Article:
Learning to Play Music, Take 2

Learning a musical instrument again has been in the back of my mind for decades. Figured I’d do it when I retired. Piano was and is the first choice, one of the three instruments got past rank beginner stage when I was a boy and the one I liked the most.

I could afford a Yamaha electronic keyboard but don’t want to buy one until I’ve settled. Cheap, crappy ones are available here but for now I’d rather have a decent instrument than a crappy electronic keyboard.

Tried a blues harmonica in 2010. Gave it up after 3 months mostly because of chapped lips.

Looked for an instrument that was portable, inexpensive, easy to learn while self-taught, fit in an overnight bag, able to play softly so as to not distrub the neighbors, sheet music readily available and finally, something that wouldn’t make me look like a doofus while playing it.

On Monday I bought a Suzuki Melodion, AKA melodica, pianica, mouth piano, key flute. It fails the doofus criteria but meets all the rest. Hohner, the German harmonica company, created the modern  melodica explicitly as a easy to learn first instrument. Why Hohner? Melodicas produce sound through a free reed, same as a harmonica. It is (was?) a common first instrument in Asian music schools.

Here are a few musicians showing what can be done with one:

A Bach suite written for the cello

A show tune that became a jazz standard and has been played on just about everything

Dick Dale played this on an electric guitar

Found melodicas for sale in Vietnam but all were either Chinese crap or Suzuki models intended for small children. My fingers are slender, but not that slender. Same story in Hua Hin.

The crappy ones were not crappy because they were made in China. Their crapitude was because they had an out of tune reed or 2 while new in the box. Adjusting the reed requires a file, patience and access to replacement parts if you screw it up. One I looked at had a key that was always in the down position while one had a key that went up and down without having any effect on the sound.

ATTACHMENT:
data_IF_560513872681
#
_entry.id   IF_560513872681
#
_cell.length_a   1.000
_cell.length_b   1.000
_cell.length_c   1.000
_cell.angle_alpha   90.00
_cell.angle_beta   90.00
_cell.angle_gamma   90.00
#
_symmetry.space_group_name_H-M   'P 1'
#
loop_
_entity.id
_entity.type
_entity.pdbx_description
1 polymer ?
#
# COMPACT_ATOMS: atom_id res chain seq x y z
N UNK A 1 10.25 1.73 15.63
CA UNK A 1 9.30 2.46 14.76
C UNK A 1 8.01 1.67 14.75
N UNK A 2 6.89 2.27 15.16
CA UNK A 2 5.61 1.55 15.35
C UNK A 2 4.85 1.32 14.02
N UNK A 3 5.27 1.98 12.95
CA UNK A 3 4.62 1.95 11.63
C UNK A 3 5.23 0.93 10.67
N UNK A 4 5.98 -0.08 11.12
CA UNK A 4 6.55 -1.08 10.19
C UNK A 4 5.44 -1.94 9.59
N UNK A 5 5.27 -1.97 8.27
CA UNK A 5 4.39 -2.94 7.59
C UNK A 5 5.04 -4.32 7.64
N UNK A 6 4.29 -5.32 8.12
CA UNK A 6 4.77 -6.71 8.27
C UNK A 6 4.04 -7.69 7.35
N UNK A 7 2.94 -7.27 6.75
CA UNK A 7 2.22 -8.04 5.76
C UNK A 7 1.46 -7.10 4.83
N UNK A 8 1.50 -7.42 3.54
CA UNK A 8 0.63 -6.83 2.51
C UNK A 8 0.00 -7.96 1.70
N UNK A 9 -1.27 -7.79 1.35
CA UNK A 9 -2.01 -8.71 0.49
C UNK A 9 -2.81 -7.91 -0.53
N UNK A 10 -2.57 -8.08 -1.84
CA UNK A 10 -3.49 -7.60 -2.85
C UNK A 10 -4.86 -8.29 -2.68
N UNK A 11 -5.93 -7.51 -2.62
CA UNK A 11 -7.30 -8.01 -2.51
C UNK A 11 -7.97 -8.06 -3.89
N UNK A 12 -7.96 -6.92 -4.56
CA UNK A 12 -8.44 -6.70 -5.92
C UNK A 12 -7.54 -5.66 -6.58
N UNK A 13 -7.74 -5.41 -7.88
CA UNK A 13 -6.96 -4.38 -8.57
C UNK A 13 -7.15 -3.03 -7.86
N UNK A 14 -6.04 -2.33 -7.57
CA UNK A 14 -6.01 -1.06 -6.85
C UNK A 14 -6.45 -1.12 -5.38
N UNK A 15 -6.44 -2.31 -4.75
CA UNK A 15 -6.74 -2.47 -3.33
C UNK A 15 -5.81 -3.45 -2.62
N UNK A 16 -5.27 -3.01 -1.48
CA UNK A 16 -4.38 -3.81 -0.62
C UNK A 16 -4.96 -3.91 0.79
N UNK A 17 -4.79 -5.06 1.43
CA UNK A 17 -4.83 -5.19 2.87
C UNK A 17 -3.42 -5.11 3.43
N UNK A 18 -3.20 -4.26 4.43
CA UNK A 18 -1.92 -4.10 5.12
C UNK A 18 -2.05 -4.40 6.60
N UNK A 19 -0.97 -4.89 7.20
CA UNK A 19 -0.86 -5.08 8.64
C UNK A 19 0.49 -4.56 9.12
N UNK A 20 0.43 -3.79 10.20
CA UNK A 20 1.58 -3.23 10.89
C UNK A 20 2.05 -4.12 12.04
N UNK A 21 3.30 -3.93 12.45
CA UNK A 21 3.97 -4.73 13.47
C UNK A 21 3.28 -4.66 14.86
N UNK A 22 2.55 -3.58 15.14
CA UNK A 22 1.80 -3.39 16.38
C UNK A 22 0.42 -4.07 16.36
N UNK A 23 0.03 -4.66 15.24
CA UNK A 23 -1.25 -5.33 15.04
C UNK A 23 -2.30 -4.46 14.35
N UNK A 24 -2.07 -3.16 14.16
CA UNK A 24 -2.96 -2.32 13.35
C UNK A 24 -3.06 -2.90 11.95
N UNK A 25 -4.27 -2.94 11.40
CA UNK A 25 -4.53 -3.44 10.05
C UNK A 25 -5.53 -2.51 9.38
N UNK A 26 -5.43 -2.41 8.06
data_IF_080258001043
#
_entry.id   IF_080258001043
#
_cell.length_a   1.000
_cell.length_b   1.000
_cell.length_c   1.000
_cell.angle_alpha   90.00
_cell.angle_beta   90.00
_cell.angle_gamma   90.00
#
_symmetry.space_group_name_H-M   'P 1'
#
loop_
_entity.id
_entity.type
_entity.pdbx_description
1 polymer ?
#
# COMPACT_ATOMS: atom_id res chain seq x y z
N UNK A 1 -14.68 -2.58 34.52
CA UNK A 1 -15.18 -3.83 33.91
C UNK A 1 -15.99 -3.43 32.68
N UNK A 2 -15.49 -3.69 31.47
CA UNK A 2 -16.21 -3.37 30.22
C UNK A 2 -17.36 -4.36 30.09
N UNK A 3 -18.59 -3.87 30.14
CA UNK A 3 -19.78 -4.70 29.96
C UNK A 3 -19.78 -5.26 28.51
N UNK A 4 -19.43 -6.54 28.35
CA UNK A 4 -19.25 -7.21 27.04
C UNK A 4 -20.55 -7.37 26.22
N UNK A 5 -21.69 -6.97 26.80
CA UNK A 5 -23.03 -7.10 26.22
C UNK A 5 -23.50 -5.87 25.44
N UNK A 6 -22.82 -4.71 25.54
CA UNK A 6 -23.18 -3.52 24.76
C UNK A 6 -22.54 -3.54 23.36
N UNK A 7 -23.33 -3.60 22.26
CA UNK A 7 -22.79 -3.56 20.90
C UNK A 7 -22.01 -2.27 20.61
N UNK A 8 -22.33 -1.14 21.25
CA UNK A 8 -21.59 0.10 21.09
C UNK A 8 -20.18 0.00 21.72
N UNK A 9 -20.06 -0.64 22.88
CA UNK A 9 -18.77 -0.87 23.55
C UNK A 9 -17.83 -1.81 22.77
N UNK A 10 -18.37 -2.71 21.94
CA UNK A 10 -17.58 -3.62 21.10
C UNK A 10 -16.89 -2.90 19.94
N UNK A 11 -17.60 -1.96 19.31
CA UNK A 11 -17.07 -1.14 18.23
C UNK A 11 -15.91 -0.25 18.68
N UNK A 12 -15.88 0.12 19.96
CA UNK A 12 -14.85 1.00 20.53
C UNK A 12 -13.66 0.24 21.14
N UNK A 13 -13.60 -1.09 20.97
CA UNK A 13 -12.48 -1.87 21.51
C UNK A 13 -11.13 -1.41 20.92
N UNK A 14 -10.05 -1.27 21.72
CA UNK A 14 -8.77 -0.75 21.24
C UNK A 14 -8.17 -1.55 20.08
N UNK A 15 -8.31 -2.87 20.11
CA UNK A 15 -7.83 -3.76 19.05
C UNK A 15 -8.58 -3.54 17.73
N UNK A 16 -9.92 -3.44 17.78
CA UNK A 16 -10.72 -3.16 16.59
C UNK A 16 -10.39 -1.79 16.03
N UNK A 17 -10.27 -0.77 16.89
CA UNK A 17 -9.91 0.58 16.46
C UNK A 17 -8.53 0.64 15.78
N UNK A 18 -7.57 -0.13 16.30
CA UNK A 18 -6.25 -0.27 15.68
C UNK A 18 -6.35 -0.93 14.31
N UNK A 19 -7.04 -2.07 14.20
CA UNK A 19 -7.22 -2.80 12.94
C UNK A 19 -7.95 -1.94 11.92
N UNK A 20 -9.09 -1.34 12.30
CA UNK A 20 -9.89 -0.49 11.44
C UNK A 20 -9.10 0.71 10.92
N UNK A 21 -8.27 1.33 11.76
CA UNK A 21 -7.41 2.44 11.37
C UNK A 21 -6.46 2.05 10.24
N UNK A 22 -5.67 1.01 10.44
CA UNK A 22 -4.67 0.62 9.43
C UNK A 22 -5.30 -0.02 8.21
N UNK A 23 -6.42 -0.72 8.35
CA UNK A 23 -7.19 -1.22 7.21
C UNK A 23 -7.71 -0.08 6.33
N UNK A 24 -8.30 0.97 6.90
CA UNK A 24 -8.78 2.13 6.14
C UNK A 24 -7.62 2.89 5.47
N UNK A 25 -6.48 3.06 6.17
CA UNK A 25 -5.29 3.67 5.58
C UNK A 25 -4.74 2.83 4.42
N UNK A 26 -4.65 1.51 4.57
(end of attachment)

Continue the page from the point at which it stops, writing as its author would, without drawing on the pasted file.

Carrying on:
So I went shopping in Bangkok. The Nakhon Kasem Market area of Chinatown has musical instrument stores concentrated on two streets. Most sell little more than guitars, drums and related kit.

A few sell most of the brass, woodwinds and strings one would need to start an orchestra.

One sold only traditional Thai instruments. Found melodicas in four stores but there were Chinese crap or Suzuki models for small children. Then I hit the mother load.

The short 24 key ones are bass, the 32 and 37 key versions are alto. All are by Suzuki. Liked the tone on the 3 octave model (37 key) much better than the 32 key ones that cost half as much, so I bought one (2200 THB, ~72 USD).

Since then I’ve been working on relearning how to read music, playing scales while trying to press only one key at a time, remembering to breathe and learning to play a simple version of Ode to Joy.


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